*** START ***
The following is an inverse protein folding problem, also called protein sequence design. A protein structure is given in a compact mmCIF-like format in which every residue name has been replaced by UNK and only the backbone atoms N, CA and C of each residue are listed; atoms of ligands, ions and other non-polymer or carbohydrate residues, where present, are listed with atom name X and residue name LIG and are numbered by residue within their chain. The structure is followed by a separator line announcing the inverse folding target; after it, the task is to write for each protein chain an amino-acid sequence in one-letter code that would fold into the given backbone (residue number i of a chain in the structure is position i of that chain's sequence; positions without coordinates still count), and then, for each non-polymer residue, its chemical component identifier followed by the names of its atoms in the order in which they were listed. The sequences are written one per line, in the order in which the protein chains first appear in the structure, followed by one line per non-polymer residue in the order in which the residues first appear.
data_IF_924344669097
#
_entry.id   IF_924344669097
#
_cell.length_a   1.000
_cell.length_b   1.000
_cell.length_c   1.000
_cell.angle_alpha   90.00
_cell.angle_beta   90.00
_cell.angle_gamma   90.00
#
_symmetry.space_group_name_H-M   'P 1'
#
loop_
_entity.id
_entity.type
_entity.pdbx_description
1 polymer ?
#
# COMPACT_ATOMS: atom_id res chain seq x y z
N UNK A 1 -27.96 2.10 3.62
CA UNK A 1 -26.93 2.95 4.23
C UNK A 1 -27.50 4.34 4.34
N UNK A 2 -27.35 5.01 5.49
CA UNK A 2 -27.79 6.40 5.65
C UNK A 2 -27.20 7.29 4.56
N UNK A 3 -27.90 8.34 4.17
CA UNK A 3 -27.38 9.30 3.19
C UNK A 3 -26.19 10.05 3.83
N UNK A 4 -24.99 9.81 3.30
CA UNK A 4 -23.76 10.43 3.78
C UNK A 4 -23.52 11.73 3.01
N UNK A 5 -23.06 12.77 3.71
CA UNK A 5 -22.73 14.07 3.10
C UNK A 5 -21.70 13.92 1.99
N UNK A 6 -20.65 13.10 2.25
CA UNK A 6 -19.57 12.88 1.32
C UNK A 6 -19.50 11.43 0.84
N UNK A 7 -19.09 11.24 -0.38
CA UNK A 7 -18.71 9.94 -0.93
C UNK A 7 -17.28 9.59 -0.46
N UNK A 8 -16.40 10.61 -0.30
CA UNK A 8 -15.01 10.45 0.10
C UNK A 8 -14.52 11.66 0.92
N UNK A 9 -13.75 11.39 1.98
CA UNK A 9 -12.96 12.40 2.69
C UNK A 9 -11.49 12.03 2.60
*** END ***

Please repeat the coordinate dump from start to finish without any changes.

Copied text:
The following is an inverse protein folding problem, also called protein sequence design. A protein structure is given in a compact mmCIF-like format in which every residue name has been replaced by UNK and only the backbone atoms N, CA and C of each residue are listed; atoms of ligands, ions and other non-polymer or carbohydrate residues, where present, are listed with atom name X and residue name LIG and are numbered by residue within their chain. The structure is followed by a separator line announcing the inverse folding target; after it, the task is to write for each protein chain an amino-acid sequence in one-letter code that would fold into the given backbone (residue number i of a chain in the structure is position i of that chain's sequence; positions without coordinates still count), and then, for each non-polymer residue, its chemical component identifier followed by the names of its atoms in the order in which they were listed. The sequences are written one per line, in the order in which the protein chains first appear in the structure, followed by one line per non-polymer residue in the order in which the residues first appear.
data_IF_924344669097
#
_entry.id   IF_924344669097
#
_cell.length_a   1.000
_cell.length_b   1.000
_cell.length_c   1.000
_cell.angle_alpha   90.00
_cell.angle_beta   90.00
_cell.angle_gamma   90.00
#
_symmetry.space_group_name_H-M   'P 1'
#
loop_
_entity.id
_entity.type
_entity.pdbx_description
1 polymer ?
#
# COMPACT_ATOMS: atom_id res chain seq x y z
N UNK A 1 -27.96 2.10 3.62
CA UNK A 1 -26.93 2.95 4.23
C UNK A 1 -27.50 4.34 4.34
N UNK A 2 -27.35 5.01 5.49
CA UNK A 2 -27.79 6.40 5.65
C UNK A 2 -27.20 7.29 4.56
N UNK A 3 -27.90 8.34 4.17
CA UNK A 3 -27.38 9.30 3.19
C UNK A 3 -26.19 10.05 3.83
N UNK A 4 -24.99 9.81 3.30
CA UNK A 4 -23.76 10.43 3.78
C UNK A 4 -23.52 11.73 3.01
N UNK A 5 -23.06 12.77 3.71
CA UNK A 5 -22.73 14.07 3.10
C UNK A 5 -21.70 13.92 1.99
N UNK A 6 -20.65 13.10 2.25
CA UNK A 6 -19.57 12.88 1.32
C UNK A 6 -19.50 11.43 0.84
N UNK A 7 -19.09 11.24 -0.38
CA UNK A 7 -18.71 9.94 -0.93
C UNK A 7 -17.28 9.59 -0.46
N UNK A 8 -16.40 10.61 -0.30
CA UNK A 8 -15.01 10.45 0.10
C UNK A 8 -14.52 11.66 0.92
N UNK A 9 -13.75 11.39 1.98
CA UNK A 9 -12.96 12.40 2.69
C UNK A 9 -11.49 12.03 2.60